Mechanical Stiffness Controls Dendritic Cell Metabolism and Function

Mainak Chakraborty, Kevin Chu, Annie Shrestha, Xavier S Revelo, Xiangyue Zhang, Matthew J Gold, Saad Khan, Megan Lee, Camille Huang, Masoud Akbari, Fanta Barrow, Yi Tao Chan, Helena Lei, Nicholas K Kotoulas, Juan Jovel, Chiara Pastrello, Max Kotlyar, Cynthia Goh, Evangelos Michelakis, Xavier Clemente-CasaresPamela S Ohashi, Edgar G Engleman, Shawn Winer, Igor Jurisica, Sue Tsai, Daniel A Winer

Research output: Contribution to journalArticlepeer-review

17 Scopus citations

Abstract

Stiffness in the tissue microenvironment changes in most diseases and immunological conditions, but its direct influence on the immune system is poorly understood. Here, we show that static tension impacts immune cell function, maturation, and metabolism. Bone-marrow-derived and/or splenic dendritic cells (DCs) grown in vitro at physiological resting stiffness have reduced proliferation, activation, and cytokine production compared with cells grown under higher stiffness, mimicking fibro-inflammatory disease. Consistently, DCs grown under higher stiffness show increased activation and flux of major glucose metabolic pathways. In DC models of autoimmune diabetes and tumor immunotherapy, tension primes DCs to elicit an adaptive immune response. Mechanistic workup identifies the Hippo-signaling molecule, TAZ, as well as Ca2+-related ion channels, including potentially PIEZO1, as important effectors impacting DC metabolism and function under tension. Tension also directs the phenotypes of monocyte-derived DCs in humans. Thus, mechanical stiffness is a critical environmental cue of DCs and innate immunity.

Original languageEnglish (US)
Article number108609
Pages (from-to)108609
JournalCell reports
Volume34
Issue number2
DOIs
StatePublished - Jan 12 2021

Bibliographical note

Funding Information:
We thank Dr. Darren Yuen for discussions in preparing the hydrogels, Dr. Battsetseg Batchuluun (Dr. Michael Wheeler Lab) for assistance with the calcium assays, and Christina Lam for assistance in processing tumor samples. The tetramers were supplied by the NIH Tetramer Core Facility. S.K. is a recipient of the Queen Elizabeth II Graduate Scholarship in Science and Technology (QEII-GSST)/Aventis Pasteur and the Banting and Best Diabetes Centre (BBDC)-Novo Nordisk Studentship. S.T. is a recipient of the National Research Council H.L. Holmes Postdoctoral Fellowship and a Tier 2 Canada Research Chair in Immunometabolism and Diabetes. She is funded by the Li Ka Shing Institute of Virology Bridge Fund and New Frontiers in Research-Exploration Fund . D.A.W. is funded by Canadian Institutes of Health Research (CIHR) New Investigator Foundation Grant FDN-148385 and the Huiying Memorial Foundation . D.A.W. has an Ontario Ministry of Innovation Early Researcher Award. Computational analyses (I.J.) were in part supported by the grants from the Ontario Research Fund ( 34876 ), Natural Sciences Research Council (NSERC; 203475 ), Canada Foundation for Innovation (CFI; 29272 , 225404 , and 33536 ), Buchan Foundation , and IBM .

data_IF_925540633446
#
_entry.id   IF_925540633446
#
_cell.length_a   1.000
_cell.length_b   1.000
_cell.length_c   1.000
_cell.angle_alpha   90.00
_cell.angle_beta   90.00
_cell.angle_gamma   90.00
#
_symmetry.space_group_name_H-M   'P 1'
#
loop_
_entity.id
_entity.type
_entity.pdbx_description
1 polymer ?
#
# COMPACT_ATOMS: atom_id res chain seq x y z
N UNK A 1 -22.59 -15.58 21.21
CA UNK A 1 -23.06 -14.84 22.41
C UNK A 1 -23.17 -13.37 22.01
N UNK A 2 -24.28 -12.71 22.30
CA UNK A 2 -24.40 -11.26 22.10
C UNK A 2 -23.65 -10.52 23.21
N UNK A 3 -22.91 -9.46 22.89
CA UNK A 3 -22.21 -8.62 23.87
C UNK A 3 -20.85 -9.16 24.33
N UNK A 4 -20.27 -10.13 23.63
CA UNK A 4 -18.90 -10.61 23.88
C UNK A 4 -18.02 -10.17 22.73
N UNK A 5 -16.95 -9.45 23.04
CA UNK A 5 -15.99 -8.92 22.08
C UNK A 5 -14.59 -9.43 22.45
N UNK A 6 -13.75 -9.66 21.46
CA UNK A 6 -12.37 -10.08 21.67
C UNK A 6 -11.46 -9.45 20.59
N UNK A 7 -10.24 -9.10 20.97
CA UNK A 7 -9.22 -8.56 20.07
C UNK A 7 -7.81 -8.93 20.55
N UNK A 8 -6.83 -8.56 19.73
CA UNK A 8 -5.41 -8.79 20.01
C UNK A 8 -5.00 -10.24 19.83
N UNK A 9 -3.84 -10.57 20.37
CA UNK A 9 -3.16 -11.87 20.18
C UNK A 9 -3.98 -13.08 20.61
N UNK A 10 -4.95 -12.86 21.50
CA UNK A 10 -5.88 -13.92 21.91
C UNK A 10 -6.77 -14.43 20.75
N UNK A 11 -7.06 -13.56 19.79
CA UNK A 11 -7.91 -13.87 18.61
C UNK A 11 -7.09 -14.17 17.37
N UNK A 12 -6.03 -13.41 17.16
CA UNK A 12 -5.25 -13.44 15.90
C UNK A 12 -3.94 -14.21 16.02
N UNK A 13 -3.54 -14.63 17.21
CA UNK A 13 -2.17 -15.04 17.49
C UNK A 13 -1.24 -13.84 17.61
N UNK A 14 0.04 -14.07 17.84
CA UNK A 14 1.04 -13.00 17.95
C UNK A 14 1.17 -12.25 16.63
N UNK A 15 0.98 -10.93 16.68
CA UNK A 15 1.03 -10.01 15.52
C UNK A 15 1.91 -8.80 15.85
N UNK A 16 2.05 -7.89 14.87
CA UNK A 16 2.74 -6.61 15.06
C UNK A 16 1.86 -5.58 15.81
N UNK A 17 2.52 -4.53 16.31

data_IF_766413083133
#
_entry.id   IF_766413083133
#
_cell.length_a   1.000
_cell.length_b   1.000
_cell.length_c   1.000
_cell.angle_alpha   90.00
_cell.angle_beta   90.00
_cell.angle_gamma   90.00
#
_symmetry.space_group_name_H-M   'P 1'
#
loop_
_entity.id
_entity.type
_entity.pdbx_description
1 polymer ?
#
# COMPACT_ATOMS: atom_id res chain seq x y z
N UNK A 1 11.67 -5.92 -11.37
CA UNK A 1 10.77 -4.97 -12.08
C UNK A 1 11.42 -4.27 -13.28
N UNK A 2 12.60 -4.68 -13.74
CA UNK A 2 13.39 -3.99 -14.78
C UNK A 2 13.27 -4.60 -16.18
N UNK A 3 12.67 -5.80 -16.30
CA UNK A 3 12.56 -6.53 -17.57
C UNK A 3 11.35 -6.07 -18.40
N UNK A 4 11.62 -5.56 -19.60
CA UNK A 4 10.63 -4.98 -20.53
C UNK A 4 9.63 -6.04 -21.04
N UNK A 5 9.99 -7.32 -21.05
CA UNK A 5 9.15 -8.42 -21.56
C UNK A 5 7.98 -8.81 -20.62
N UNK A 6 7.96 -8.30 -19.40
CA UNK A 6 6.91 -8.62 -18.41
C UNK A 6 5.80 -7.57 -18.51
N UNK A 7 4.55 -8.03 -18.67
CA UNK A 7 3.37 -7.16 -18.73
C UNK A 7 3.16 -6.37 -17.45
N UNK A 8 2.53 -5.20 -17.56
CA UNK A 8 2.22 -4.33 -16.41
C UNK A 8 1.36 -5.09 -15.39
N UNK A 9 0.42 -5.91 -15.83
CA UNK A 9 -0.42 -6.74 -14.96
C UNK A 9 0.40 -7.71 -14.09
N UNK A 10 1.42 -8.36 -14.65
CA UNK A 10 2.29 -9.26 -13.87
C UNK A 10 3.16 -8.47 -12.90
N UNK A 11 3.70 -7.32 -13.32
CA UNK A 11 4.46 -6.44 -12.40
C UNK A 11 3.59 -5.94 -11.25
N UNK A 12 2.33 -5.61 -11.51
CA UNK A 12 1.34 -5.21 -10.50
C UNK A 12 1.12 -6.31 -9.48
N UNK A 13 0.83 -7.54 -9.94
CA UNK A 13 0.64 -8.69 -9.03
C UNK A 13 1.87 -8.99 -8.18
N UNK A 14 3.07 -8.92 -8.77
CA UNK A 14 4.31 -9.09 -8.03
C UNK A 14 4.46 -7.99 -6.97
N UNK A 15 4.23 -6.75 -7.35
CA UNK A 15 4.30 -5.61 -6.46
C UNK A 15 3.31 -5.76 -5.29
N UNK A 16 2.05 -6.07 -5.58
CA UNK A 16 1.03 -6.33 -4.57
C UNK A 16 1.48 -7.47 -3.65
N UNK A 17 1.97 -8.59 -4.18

Funding Information:
We thank Dr. Darren Yuen for discussions in preparing the hydrogels, Dr. Battsetseg Batchuluun (Dr. Michael Wheeler Lab) for assistance with the calcium assays, and Christina Lam for assistance in processing tumor samples. The tetramers were supplied by the NIH Tetramer Core Facility. S.K. is a recipient of the Queen Elizabeth II Graduate Scholarship in Science and Technology (QEII-GSST)/Aventis Pasteur and the Banting and Best Diabetes Centre (BBDC)-Novo Nordisk Studentship. S.T. is a recipient of the National Research Council H.L. Holmes Postdoctoral Fellowship and a Tier 2 Canada Research Chair in Immunometabolism and Diabetes. She is funded by the Li Ka Shing Institute of Virology Bridge Fund and New Frontiers in Research-Exploration Fund. D.A.W. is funded by Canadian Institutes of Health Research (CIHR) New Investigator Foundation Grant FDN-148385 and the Huiying Memorial Foundation. D.A.W. has an Ontario Ministry of Innovation Early Researcher Award. Computational analyses (I.J.) were in part supported by the grants from the Ontario Research Fund (34876), Natural Sciences Research Council (NSERC; 203475), Canada Foundation for Innovation (CFI; 29272, 225404, and 33536), Buchan Foundation, and IBM. S.T. M.C. K.C. A.S. X.S.R. X.Z. M.J.G. S.K. H.L. M.A. F.B. Y.T.C. N.K.K. X.C.-C. M.K. C.P. M.L. and C.H. performed experiments and analyzed and interpreted data. A.S. C.G. P.S.O. E.G.E. X.S.R. E.M. I.J. and S.W. provided feedback and supervised aspects of the study. S.W. and D.A.W. conceived the study. I.J. provided data analysis support. S.T. and D.A.W. contributed to the experimental design, analysis, and writing of the manuscript and supervised the overall implementation of the study. All authors contributed to revision of the manuscript. The authors declare no competing interests.

Publisher Copyright:
© 2020 The Author(s)

Keywords

  • danger signals
  • dendritic cells
  • immunometabolism
  • inflammation
  • innate immunity
  • mechanoimmunology
  • mechanosensing
  • PIEZO1
  • TAZ
  • tension

PubMed: MeSH publication types

  • Research Support, Non-U.S. Gov't
  • Journal Article

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